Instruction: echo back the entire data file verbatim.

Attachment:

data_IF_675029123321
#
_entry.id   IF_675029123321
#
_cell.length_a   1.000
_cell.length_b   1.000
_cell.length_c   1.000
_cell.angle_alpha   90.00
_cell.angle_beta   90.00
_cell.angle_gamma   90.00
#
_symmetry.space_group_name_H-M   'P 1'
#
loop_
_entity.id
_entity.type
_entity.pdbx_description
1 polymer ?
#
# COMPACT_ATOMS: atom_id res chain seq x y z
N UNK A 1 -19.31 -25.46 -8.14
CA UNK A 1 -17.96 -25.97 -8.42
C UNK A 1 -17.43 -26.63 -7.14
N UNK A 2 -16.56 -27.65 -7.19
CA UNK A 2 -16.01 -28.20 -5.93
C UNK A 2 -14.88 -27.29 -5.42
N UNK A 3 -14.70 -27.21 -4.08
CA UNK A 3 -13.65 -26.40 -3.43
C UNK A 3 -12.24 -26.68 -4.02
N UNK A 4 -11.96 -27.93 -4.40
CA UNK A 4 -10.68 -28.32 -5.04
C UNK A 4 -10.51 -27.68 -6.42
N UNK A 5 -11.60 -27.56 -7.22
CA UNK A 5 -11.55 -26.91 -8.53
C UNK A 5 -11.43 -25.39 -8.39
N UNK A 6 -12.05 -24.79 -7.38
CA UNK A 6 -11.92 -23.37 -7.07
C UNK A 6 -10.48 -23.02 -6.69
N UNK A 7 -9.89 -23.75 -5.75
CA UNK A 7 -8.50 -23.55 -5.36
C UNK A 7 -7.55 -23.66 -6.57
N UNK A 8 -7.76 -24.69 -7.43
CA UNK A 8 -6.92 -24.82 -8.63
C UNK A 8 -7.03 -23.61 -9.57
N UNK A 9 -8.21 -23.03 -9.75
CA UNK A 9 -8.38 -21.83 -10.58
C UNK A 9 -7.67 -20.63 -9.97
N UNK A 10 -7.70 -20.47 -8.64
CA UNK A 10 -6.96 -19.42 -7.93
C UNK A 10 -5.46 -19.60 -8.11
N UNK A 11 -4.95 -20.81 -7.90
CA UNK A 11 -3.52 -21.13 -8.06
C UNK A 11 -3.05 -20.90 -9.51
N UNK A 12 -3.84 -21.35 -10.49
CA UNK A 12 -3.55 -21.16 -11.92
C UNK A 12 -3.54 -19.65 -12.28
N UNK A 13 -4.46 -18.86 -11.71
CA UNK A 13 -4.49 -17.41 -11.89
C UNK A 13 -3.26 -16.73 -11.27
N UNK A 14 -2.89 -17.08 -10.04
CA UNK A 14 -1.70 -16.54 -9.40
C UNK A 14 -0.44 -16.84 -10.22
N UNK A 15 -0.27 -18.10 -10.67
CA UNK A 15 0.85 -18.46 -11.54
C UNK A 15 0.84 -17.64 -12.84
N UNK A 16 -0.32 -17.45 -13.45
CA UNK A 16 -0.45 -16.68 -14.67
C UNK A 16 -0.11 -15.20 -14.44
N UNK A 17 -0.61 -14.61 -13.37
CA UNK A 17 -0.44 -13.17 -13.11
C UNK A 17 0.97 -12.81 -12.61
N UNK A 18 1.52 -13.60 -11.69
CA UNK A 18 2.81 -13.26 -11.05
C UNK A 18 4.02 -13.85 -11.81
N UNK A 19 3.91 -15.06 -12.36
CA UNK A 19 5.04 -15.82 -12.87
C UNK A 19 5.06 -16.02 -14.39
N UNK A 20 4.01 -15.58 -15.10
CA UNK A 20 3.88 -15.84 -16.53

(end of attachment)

data_IF_675029123321
#
_entry.id   IF_675029123321
#
_cell.length_a   1.000
_cell.length_b   1.000
_cell.length_c   1.000
_cell.angle_alpha   90.00
_cell.angle_beta   90.00
_cell.angle_gamma   90.00
#
_symmetry.space_group_name_H-M   'P 1'
#
loop_
_entity.id
_entity.type
_entity.pdbx_description
1 polymer ?
#
# COMPACT_ATOMS: atom_id res chain seq x y z
N UNK A 1 -19.31 -25.46 -8.14
CA UNK A 1 -17.96 -25.97 -8.42
C UNK A 1 -17.43 -26.63 -7.14
N UNK A 2 -16.56 -27.65 -7.19
CA UNK A 2 -16.01 -28.20 -5.93
C UNK A 2 -14.88 -27.29 -5.42
N UNK A 3 -14.70 -27.21 -4.08
CA UNK A 3 -13.65 -26.40 -3.43
C UNK A 3 -12.24 -26.68 -4.02
N UNK A 4 -11.96 -27.93 -4.40
CA UNK A 4 -10.68 -28.32 -5.04
C UNK A 4 -10.51 -27.68 -6.42
N UNK A 5 -11.60 -27.56 -7.22
CA UNK A 5 -11.55 -26.91 -8.53
C UNK A 5 -11.43 -25.39 -8.39
N UNK A 6 -12.05 -24.79 -7.38
CA UNK A 6 -11.92 -23.37 -7.07
C UNK A 6 -10.48 -23.02 -6.69
N UNK A 7 -9.89 -23.75 -5.75
CA UNK A 7 -8.50 -23.55 -5.36
C UNK A 7 -7.55 -23.66 -6.57
N UNK A 8 -7.76 -24.69 -7.43
CA UNK A 8 -6.92 -24.82 -8.63
C UNK A 8 -7.03 -23.61 -9.57
N UNK A 9 -8.21 -23.03 -9.75
CA UNK A 9 -8.38 -21.83 -10.58
C UNK A 9 -7.67 -20.63 -9.97
N UNK A 10 -7.70 -20.47 -8.64
CA UNK A 10 -6.96 -19.42 -7.93
C UNK A 10 -5.46 -19.60 -8.11
N UNK A 11 -4.95 -20.81 -7.90
CA UNK A 11 -3.52 -21.13 -8.06
C UNK A 11 -3.05 -20.90 -9.51
N UNK A 12 -3.84 -21.35 -10.49
CA UNK A 12 -3.55 -21.16 -11.92
C UNK A 12 -3.54 -19.65 -12.28
N UNK A 13 -4.46 -18.86 -11.71
CA UNK A 13 -4.49 -17.41 -11.89
C UNK A 13 -3.26 -16.73 -11.27
N UNK A 14 -2.89 -17.08 -10.04
CA UNK A 14 -1.70 -16.54 -9.40
C UNK A 14 -0.44 -16.84 -10.22
N UNK A 15 -0.27 -18.10 -10.67
CA UNK A 15 0.85 -18.46 -11.54
C UNK A 15 0.84 -17.64 -12.84
N UNK A 16 -0.32 -17.45 -13.45
CA UNK A 16 -0.45 -16.68 -14.67
C UNK A 16 -0.11 -15.20 -14.44
N UNK A 17 -0.61 -14.61 -13.37
CA UNK A 17 -0.44 -13.17 -13.11
C UNK A 17 0.97 -12.81 -12.61
N UNK A 18 1.52 -13.60 -11.69
CA UNK A 18 2.81 -13.26 -11.05
C UNK A 18 4.02 -13.85 -11.81
N UNK A 19 3.91 -15.06 -12.36
CA UNK A 19 5.04 -15.82 -12.87
C UNK A 19 5.06 -16.02 -14.39
N UNK A 20 4.01 -15.58 -15.10
CA UNK A 20 3.88 -15.84 -16.53